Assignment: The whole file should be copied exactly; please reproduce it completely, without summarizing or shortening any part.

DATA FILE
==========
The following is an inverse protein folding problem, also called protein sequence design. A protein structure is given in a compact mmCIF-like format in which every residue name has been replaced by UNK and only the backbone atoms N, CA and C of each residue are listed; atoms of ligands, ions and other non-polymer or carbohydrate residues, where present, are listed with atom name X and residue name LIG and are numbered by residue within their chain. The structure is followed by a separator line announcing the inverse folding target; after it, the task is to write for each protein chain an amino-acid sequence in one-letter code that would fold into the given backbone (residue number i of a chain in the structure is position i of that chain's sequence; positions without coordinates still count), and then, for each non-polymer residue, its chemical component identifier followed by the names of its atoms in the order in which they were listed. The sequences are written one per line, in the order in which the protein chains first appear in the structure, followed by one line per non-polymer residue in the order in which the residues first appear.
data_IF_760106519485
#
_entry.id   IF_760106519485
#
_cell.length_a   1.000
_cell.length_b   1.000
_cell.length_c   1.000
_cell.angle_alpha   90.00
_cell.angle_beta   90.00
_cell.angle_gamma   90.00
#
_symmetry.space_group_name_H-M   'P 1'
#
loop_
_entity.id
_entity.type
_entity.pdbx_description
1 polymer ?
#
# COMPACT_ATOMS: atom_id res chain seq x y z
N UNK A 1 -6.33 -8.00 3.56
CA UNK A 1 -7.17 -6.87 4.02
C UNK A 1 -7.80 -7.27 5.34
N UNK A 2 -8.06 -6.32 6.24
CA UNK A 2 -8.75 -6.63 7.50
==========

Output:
The following is an inverse protein folding problem, also called protein sequence design. A protein structure is given in a compact mmCIF-like format in which every residue name has been replaced by UNK and only the backbone atoms N, CA and C of each residue are listed; atoms of ligands, ions and other non-polymer or carbohydrate residues, where present, are listed with atom name X and residue name LIG and are numbered by residue within their chain. The structure is followed by a separator line announcing the inverse folding target; after it, the task is to write for each protein chain an amino-acid sequence in one-letter code that would fold into the given backbone (residue number i of a chain in the structure is position i of that chain's sequence; positions without coordinates still count), and then, for each non-polymer residue, its chemical component identifier followed by the names of its atoms in the order in which they were listed. The sequences are written one per line, in the order in which the protein chains first appear in the structure, followed by one line per non-polymer residue in the order in which the residues first appear.
data_IF_760106519485
#
_entry.id   IF_760106519485
#
_cell.length_a   1.000
_cell.length_b   1.000
_cell.length_c   1.000
_cell.angle_alpha   90.00
_cell.angle_beta   90.00
_cell.angle_gamma   90.00
#
_symmetry.space_group_name_H-M   'P 1'
#
loop_
_entity.id
_entity.type
_entity.pdbx_description
1 polymer ?
#
# COMPACT_ATOMS: atom_id res chain seq x y z
N UNK A 1 -6.33 -8.00 3.56
CA UNK A 1 -7.17 -6.87 4.02
C UNK A 1 -7.80 -7.27 5.34
N UNK A 2 -8.06 -6.32 6.24
CA UNK A 2 -8.75 -6.63 7.50